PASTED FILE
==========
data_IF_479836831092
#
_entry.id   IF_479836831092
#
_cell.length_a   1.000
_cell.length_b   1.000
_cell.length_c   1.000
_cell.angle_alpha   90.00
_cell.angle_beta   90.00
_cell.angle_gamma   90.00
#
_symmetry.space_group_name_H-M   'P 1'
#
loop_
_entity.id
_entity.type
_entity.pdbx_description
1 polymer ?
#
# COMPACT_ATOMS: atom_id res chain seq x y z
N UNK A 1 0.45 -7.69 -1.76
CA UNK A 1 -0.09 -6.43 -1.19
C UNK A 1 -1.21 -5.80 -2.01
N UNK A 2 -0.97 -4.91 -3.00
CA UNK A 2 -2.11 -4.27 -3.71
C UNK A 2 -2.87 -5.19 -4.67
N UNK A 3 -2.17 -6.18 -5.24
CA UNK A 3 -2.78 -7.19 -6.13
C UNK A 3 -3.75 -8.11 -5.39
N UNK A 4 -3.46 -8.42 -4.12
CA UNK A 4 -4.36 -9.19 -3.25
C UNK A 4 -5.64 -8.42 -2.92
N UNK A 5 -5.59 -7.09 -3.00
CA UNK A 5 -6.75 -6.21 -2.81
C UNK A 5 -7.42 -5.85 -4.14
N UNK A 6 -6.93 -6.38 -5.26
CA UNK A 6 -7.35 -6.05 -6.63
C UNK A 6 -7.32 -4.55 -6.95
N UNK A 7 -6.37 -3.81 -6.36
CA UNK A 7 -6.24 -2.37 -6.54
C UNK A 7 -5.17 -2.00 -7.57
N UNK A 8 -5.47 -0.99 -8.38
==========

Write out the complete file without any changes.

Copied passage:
data_IF_479836831092
#
_entry.id   IF_479836831092
#
_cell.length_a   1.000
_cell.length_b   1.000
_cell.length_c   1.000
_cell.angle_alpha   90.00
_cell.angle_beta   90.00
_cell.angle_gamma   90.00
#
_symmetry.space_group_name_H-M   'P 1'
#
loop_
_entity.id
_entity.type
_entity.pdbx_description
1 polymer ?
#
# COMPACT_ATOMS: atom_id res chain seq x y z
N UNK A 1 0.45 -7.69 -1.76
CA UNK A 1 -0.09 -6.43 -1.19
C UNK A 1 -1.21 -5.80 -2.01
N UNK A 2 -0.97 -4.91 -3.00
CA UNK A 2 -2.11 -4.27 -3.71
C UNK A 2 -2.87 -5.19 -4.67
N UNK A 3 -2.17 -6.18 -5.24
CA UNK A 3 -2.78 -7.19 -6.13
C UNK A 3 -3.75 -8.11 -5.39
N UNK A 4 -3.46 -8.42 -4.12
CA UNK A 4 -4.36 -9.19 -3.25
C UNK A 4 -5.64 -8.42 -2.92
N UNK A 5 -5.59 -7.09 -3.00
CA UNK A 5 -6.75 -6.21 -2.81
C UNK A 5 -7.42 -5.85 -4.14
N UNK A 6 -6.93 -6.38 -5.26
CA UNK A 6 -7.35 -6.05 -6.63
C UNK A 6 -7.32 -4.55 -6.95
N UNK A 7 -6.37 -3.81 -6.36
CA UNK A 7 -6.24 -2.37 -6.54
C UNK A 7 -5.17 -2.00 -7.57
N UNK A 8 -5.47 -0.99 -8.38